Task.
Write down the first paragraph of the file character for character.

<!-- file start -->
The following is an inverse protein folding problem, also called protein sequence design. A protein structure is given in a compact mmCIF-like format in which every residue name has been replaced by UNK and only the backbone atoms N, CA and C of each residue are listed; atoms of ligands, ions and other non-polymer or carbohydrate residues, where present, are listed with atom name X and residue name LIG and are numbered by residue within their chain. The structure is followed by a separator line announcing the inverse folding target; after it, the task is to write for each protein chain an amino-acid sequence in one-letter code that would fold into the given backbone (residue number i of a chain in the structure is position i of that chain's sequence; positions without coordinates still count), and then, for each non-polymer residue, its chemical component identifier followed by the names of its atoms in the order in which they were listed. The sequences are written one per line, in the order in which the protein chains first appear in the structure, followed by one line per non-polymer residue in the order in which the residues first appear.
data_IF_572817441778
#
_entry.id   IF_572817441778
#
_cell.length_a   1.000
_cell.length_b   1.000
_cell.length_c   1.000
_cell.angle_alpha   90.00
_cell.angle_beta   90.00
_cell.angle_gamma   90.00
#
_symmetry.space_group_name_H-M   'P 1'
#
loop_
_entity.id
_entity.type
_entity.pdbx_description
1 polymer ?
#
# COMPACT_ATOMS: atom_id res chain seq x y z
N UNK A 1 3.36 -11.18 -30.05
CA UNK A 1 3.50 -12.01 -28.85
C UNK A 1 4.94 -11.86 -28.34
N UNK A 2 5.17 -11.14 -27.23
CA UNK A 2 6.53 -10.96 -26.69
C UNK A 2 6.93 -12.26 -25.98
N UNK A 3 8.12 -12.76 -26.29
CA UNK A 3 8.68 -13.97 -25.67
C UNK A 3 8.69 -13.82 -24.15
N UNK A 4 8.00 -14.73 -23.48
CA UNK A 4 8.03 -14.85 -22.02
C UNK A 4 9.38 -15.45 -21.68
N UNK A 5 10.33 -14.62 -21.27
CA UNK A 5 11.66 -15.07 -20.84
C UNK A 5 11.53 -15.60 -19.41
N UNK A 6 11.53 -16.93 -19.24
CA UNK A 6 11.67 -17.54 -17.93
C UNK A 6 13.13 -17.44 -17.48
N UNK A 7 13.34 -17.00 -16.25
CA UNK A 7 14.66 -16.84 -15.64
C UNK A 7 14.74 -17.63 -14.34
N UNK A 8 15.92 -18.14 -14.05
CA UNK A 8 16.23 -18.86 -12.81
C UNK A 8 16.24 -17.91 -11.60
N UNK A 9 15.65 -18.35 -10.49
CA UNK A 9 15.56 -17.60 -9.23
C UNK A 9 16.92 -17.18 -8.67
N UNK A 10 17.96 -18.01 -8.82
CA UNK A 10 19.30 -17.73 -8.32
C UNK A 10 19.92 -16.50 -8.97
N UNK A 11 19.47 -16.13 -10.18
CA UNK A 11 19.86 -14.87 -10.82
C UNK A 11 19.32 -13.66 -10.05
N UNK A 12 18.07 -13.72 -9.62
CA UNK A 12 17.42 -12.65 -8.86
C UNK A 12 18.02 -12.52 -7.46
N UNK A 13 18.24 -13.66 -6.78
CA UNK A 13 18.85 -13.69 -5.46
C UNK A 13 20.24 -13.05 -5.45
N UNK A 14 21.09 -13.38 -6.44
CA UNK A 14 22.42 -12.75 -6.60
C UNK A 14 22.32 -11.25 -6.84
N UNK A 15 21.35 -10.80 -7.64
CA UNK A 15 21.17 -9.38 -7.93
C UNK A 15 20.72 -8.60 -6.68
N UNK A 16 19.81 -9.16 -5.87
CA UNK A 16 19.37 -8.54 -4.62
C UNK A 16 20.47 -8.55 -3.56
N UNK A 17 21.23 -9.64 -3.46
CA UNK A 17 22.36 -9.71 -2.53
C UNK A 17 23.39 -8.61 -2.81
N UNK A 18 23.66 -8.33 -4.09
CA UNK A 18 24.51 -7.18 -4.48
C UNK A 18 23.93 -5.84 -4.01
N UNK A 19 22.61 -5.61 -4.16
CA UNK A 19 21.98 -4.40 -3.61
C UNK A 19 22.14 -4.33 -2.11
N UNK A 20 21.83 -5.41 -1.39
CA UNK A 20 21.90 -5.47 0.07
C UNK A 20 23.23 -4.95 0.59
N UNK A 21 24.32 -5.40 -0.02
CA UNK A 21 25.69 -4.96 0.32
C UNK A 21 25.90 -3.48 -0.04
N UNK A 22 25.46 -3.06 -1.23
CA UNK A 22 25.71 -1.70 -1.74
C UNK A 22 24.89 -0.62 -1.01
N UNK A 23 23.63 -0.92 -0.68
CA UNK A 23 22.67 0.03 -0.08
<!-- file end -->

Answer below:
The following is an inverse protein folding problem, also called protein sequence design. A protein structure is given in a compact mmCIF-like format in which every residue name has been replaced by UNK and only the backbone atoms N, CA and C of each residue are listed; atoms of ligands, ions and other non-polymer or carbohydrate residues, where present, are listed with atom name X and residue name LIG and are numbered by residue within their chain. The structure is followed by a separator line announcing the inverse folding target; after it, the task is to write for each protein chain an amino-acid sequence in one-letter code that would fold into the given backbone (residue number i of a chain in the structure is position i of that chain's sequence; positions without coordinates still count), and then, for each non-polymer residue, its chemical component identifier followed by the names of its atoms in the order in which they were listed. The sequences are written one per line, in the order in which the protein chains first appear in the structure, followed by one line per non-polymer residue in the order in which the residues first appear.